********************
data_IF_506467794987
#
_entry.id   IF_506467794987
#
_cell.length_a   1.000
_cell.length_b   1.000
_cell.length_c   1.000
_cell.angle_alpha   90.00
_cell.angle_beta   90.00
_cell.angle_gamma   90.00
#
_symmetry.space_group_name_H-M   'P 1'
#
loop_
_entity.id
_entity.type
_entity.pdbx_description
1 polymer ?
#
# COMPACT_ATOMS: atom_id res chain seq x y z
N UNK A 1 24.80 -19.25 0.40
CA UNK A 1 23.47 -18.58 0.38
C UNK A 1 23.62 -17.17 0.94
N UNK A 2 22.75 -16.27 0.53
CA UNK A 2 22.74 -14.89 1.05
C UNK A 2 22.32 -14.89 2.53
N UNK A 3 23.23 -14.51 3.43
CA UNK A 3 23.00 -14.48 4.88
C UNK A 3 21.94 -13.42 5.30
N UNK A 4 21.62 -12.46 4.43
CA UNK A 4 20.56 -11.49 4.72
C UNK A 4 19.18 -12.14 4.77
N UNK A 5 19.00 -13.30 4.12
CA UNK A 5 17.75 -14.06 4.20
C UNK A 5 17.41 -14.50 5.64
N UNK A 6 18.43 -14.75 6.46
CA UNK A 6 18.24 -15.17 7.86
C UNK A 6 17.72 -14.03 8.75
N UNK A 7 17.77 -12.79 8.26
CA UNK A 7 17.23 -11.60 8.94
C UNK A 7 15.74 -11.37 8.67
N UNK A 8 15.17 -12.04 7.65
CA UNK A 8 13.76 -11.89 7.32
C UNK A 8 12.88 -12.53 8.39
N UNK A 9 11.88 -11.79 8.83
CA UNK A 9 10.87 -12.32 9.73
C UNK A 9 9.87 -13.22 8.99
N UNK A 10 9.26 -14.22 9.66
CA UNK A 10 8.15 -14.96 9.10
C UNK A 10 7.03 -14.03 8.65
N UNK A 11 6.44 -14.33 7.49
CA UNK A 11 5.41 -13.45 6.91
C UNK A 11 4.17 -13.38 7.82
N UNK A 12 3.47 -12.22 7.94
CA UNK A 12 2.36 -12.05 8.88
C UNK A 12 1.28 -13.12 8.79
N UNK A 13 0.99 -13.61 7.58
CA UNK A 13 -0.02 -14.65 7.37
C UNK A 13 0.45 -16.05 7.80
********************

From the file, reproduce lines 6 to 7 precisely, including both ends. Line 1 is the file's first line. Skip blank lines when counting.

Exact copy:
_cell.length_b   1.000
_cell.length_c   1.000